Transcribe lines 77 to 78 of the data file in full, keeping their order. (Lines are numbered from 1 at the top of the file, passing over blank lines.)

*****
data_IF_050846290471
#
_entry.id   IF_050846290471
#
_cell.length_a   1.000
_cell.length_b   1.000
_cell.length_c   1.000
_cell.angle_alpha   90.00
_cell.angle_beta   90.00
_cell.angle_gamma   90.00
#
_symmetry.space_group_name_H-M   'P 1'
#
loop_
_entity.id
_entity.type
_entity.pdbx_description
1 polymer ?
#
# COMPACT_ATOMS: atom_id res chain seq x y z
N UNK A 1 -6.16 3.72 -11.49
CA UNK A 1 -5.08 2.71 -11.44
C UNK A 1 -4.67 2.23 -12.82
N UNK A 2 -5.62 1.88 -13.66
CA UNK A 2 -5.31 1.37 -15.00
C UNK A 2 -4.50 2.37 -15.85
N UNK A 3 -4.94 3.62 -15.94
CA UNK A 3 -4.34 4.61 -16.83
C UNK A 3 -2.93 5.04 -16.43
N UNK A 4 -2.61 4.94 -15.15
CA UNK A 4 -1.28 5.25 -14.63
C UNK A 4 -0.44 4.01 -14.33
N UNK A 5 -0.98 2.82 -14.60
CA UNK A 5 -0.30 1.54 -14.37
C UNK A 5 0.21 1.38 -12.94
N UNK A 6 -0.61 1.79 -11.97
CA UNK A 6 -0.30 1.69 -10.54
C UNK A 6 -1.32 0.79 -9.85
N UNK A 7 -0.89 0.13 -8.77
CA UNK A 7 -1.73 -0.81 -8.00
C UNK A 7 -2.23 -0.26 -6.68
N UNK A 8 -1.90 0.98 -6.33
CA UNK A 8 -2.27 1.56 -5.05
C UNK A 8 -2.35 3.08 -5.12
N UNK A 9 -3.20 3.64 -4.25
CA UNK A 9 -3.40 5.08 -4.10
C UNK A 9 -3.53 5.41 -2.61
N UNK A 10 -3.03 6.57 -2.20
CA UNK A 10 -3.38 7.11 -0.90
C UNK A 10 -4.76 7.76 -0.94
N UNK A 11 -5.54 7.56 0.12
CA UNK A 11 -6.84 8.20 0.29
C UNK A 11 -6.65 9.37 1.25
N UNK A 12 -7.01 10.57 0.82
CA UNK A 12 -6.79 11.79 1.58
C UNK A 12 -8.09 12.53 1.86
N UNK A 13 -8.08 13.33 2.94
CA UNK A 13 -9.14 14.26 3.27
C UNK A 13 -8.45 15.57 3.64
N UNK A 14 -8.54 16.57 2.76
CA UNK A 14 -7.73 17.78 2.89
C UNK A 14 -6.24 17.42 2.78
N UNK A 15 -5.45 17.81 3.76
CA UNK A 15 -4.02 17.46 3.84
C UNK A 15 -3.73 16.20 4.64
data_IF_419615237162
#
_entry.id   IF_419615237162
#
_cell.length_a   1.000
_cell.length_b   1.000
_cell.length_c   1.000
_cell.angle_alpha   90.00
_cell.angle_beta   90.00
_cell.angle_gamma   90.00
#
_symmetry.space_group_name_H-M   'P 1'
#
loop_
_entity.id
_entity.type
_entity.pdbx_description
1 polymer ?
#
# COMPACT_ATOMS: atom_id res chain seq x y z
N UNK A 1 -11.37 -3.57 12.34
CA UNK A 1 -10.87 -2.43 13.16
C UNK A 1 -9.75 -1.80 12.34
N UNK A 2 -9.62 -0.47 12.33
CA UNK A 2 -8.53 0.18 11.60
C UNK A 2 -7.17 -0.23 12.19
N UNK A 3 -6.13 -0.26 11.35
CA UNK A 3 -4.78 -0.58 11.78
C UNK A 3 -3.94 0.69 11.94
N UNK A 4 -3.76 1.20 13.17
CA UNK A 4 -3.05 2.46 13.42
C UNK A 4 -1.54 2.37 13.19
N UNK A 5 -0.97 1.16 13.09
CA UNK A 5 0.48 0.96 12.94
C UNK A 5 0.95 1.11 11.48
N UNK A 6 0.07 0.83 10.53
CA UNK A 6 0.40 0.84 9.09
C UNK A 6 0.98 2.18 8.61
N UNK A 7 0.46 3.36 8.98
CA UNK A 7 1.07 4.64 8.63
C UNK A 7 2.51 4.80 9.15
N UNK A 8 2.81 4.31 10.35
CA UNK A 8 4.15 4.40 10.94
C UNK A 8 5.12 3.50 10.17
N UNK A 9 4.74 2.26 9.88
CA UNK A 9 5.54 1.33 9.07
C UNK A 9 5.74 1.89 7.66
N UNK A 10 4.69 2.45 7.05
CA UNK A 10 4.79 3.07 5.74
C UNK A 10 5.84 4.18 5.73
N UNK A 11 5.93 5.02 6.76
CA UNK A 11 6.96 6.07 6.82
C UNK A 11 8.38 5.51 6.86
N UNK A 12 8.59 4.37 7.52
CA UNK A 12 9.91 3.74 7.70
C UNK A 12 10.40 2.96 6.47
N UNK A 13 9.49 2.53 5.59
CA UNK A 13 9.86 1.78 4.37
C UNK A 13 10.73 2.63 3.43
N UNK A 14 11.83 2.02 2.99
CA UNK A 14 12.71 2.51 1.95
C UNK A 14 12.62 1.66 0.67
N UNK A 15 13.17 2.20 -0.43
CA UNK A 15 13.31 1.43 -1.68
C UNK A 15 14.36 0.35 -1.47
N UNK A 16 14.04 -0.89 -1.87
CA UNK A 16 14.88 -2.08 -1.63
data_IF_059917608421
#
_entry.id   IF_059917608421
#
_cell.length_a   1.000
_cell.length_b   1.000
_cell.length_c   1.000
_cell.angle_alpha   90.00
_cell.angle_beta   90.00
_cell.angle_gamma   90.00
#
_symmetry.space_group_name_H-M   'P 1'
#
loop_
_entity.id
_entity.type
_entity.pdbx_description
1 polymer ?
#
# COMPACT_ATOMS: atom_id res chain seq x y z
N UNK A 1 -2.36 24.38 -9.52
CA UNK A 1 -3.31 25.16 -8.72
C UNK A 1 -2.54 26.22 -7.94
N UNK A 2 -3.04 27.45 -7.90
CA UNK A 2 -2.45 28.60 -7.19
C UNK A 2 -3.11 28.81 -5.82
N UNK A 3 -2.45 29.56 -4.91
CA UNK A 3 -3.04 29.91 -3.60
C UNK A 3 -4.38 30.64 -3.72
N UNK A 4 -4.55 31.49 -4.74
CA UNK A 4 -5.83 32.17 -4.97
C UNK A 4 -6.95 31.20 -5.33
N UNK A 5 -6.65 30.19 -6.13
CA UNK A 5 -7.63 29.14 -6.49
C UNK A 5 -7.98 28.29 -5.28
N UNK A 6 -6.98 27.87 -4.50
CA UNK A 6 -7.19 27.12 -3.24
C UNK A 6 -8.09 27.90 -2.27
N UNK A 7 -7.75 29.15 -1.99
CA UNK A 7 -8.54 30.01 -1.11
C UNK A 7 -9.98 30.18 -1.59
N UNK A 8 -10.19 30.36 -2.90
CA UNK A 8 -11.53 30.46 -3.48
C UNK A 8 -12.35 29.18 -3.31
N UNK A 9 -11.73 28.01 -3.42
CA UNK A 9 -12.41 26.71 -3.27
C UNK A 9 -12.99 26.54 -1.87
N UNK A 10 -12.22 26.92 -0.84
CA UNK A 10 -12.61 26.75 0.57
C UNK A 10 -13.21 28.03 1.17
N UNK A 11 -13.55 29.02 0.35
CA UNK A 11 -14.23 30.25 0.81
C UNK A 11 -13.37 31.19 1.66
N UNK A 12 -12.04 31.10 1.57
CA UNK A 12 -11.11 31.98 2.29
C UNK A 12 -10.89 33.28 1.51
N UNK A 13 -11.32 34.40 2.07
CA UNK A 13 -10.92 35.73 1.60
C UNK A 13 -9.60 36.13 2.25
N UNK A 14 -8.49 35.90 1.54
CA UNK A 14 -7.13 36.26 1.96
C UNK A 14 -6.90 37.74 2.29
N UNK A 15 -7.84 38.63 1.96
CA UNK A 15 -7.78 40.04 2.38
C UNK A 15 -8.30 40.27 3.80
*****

_symmetry.space_group_name_H-M   'P 1'
#